Divorce and children
Length: 819 words (2.3 double-spaced pages)
- - - - - - - - - - - - - - - - - - - - - - - - - - - - - - - - - -
West Hills Community College
Parent and child relationship before, during, and after divorce
I, have done a reading on a particular topic regarding parent-children relationships that can and do affect divorce. It was a magazine article from the family journal (Amato, Paul R., Booth, Alan). In its context it explained many different aspects and angles of the relationships. Now myself being of the knowledge of research, I have found this article to be relatively well put together: only in some ways. I have also noticed it to be very sporadic in other directions.
In the first way I feel that it brings up phenomenal points in the regards to the length of the study. I feel that a well put together research takes much time and effort of collecting information. The ten year span they have really shows the heart and soul put into everything.
The second way is the diversity of people from which they asked to participate in the study. In my opinion, many people have many different life styles. When you receive the answers back and notice a resemblance in most of them, then you have a strong leg to stand on.
The third way is the way the researchers remained consistent in there findings. There wasn’t an abundance of ups and downs. This could have been just a coincidence, but for the average person reading they are much stronger to believe the findings.
Now onto the negative side of how I feel about this research. The first finding is the way they proclaimed there to be problems in the relationships of the parent-children before divorce. I don’t feel that you can compare the relationship problems in that time period. They suggest that because of the strained relationships at this point, around ten years before the divorce, is the reason why the divorce happened. I completely disagree with this. There are two many variables in a parents marital relationships to start then blaming the children. Now I know that the children can create some what of a hardship at times, but it is not the cause of divorce. Marital relationships carry many hardships and burdens at times. They have financial problems, work issues, and outside interferences. Children may be the case for a very few individuals, but not the majority or the end result for divorce.
The second pessimistic side is the average age of the children, which they chose to use: also they didn’t bare any information on how many children were in each house hold.
They did the research on families that have an average ten year old. Stress seems to be in families with smaller children and houses that have more then two children. This part of the study just doesn’t hold together. They are choosing to blame the children for the problems in the relationships, but not backing up all the different parameters. The adults are the more cognitive ones in the relationships and are going to use more maturity than the child will.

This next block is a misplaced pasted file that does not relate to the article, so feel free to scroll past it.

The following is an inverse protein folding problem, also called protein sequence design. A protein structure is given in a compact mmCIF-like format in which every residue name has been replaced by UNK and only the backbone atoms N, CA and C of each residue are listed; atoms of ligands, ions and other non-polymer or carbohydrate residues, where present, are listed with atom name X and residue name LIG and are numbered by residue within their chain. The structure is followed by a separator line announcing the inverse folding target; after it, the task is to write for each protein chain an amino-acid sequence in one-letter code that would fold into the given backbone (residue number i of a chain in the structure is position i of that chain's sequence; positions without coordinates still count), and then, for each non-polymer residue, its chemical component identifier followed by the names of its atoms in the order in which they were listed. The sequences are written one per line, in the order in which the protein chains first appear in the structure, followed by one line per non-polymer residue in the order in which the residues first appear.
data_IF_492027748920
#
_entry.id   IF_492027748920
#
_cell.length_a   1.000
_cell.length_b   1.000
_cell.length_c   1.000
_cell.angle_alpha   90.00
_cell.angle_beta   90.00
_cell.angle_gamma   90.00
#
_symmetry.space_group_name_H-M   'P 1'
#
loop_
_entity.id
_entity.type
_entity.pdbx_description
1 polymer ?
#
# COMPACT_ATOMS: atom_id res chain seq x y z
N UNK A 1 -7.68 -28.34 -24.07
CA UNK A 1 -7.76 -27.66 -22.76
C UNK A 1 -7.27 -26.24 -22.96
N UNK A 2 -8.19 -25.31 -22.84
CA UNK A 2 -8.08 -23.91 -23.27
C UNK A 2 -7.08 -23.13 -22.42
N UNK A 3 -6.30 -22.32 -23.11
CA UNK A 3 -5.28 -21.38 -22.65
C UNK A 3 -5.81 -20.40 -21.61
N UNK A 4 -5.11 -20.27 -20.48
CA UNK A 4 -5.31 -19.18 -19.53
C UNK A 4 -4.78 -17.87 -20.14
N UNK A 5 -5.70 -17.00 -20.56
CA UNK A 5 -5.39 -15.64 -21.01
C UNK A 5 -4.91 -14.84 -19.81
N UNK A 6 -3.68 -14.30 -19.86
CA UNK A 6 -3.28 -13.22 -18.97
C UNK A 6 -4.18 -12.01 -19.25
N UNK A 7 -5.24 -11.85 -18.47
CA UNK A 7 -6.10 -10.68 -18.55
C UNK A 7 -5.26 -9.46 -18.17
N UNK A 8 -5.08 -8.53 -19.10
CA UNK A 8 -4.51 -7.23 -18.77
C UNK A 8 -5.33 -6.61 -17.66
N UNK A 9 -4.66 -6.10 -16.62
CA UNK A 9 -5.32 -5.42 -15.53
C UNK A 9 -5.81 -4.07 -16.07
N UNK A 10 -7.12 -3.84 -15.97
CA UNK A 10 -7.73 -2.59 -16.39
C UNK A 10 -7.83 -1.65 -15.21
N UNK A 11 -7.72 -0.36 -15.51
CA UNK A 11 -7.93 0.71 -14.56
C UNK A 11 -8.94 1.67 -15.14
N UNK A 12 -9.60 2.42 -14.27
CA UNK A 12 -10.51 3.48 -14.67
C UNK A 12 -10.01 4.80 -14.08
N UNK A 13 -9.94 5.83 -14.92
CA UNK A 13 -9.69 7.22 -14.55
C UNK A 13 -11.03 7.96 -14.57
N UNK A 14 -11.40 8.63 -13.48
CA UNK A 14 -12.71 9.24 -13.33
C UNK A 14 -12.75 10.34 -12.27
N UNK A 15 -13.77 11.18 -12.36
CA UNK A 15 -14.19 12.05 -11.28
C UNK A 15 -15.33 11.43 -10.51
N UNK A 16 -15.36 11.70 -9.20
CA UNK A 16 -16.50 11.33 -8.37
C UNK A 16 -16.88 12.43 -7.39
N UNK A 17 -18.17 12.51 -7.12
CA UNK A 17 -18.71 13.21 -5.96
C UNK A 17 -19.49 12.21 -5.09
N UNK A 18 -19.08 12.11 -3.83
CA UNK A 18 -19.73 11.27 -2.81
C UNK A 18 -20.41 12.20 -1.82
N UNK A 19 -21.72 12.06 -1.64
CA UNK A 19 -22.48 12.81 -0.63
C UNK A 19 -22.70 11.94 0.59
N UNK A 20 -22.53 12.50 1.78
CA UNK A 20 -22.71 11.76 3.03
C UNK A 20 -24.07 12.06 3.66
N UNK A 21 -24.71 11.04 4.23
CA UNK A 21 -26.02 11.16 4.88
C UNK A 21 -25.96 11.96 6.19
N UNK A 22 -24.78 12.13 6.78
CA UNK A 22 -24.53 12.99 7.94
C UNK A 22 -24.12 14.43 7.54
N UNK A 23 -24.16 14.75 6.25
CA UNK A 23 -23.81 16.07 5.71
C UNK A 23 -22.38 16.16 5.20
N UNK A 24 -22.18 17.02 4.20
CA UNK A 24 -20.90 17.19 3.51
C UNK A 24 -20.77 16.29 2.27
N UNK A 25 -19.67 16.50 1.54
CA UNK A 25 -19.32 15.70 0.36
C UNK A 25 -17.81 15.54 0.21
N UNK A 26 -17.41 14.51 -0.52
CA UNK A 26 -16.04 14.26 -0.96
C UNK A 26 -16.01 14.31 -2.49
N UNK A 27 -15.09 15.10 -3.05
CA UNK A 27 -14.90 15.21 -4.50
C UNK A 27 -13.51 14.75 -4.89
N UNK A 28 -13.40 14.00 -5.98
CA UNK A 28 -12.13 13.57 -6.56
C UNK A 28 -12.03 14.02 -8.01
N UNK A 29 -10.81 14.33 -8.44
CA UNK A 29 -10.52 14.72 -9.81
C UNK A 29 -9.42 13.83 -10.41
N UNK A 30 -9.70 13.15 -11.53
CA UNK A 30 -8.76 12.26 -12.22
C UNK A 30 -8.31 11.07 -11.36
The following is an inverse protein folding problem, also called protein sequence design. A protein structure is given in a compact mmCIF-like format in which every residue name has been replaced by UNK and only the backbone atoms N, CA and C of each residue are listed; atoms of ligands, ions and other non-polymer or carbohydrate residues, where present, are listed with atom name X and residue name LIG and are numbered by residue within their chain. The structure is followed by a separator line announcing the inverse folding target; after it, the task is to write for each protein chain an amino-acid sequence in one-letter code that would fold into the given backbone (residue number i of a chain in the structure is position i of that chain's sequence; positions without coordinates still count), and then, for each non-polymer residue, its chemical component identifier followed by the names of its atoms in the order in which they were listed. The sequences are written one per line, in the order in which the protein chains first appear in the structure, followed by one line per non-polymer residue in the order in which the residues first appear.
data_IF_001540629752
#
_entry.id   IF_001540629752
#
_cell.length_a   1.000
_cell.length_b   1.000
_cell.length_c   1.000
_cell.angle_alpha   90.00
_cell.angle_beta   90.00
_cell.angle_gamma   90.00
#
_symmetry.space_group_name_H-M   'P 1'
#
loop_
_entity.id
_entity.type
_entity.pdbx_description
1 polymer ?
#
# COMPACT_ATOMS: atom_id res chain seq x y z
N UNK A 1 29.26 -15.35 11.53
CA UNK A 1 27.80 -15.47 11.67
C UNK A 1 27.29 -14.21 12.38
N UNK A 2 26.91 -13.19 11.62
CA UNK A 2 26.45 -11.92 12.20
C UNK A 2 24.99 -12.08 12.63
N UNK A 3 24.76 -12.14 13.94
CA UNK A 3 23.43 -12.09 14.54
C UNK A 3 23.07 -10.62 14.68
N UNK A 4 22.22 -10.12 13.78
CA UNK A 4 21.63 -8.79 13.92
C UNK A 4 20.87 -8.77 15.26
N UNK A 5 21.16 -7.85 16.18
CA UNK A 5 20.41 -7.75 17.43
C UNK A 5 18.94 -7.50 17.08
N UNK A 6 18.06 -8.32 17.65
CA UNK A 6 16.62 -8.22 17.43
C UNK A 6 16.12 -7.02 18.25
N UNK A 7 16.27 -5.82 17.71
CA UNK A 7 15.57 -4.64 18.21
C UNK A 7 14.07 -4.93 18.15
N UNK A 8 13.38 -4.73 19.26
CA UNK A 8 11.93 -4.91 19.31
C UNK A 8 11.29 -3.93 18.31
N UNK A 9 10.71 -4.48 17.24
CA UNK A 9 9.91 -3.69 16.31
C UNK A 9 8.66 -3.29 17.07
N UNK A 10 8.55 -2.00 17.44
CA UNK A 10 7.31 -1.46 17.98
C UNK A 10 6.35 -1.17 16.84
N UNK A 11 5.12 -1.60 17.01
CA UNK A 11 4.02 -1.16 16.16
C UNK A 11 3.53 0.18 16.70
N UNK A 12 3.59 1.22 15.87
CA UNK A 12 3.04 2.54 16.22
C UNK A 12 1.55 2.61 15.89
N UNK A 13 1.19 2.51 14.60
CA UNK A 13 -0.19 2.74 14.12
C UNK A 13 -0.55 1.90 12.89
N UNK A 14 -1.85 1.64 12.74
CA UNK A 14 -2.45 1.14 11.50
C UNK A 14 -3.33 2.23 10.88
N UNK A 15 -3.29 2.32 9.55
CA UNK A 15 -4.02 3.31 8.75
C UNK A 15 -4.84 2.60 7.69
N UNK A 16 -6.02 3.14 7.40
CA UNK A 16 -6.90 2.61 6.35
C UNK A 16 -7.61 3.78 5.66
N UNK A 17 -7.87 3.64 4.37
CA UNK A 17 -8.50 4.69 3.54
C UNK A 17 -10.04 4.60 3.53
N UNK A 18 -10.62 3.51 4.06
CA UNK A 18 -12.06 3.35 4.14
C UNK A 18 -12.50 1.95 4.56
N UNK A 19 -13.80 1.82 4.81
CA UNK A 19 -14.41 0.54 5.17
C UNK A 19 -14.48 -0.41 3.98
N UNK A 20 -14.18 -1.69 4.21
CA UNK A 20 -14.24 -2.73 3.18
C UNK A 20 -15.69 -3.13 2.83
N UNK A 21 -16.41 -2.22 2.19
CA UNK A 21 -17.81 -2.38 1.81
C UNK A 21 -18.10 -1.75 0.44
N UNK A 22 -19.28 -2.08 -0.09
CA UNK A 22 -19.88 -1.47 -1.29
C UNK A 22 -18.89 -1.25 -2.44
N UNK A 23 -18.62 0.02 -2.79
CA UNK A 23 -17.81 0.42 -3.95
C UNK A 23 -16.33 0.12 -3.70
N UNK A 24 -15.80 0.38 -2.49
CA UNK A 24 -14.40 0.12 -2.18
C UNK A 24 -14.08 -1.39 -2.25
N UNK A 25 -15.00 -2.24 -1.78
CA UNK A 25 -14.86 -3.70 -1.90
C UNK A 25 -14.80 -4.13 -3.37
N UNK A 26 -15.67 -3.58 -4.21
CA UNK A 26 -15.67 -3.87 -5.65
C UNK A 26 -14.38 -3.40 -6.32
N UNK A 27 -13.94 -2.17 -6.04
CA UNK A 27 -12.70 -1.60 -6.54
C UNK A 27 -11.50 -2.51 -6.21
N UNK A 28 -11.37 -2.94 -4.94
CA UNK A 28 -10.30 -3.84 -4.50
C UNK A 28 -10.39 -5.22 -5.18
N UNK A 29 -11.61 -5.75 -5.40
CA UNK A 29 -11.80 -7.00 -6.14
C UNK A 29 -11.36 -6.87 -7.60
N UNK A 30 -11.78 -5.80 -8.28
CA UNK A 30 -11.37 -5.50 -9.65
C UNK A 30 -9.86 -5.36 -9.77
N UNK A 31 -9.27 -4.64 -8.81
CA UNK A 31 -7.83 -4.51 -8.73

The last reason for not particularly agreeing with this research is the questions they used on the questionnaire. When personal questions are asked then the truth is not always going to come out. For instance, say a mother and father are arguing and you ask them shortly after the argument if they love one another, they of course are going to say that they dislike one another. Then from the other party asking the question they will assume that they don’t get along and hate each other, assumptions then start to happen. One of the questions that they asked was if you want to be away from your children and if you are not happy living with them. Any parent, in their right mind, would agree that at one time or another they would like to be separated from the children: just not forever. This question was irrelevant to there study. Another question was if you have problems with your children. All parents have problems with there children. I am not sure how this has to do with why this would cause a divorce. A strained parent-child relationship will not be the main factor.
In conclusion, I would like to say that the researchers did indeed come up with good factors for there study, but all in all I just don’t feel that it held up well enough. If they were to put in more perspectives, then it would be more put together. They just came across as confirmatory bias: Discussing why they felt the parent-children relationships were damaged. They are so many variables in a marriage that they didn’t even touch on. If I were the chief in charge I would have told them to go back to the drawing board.
Amato, P R.,& Booth, A. (1996). Journal of Marriage and the
Family, Vol.58 Issue 2, p356,10p.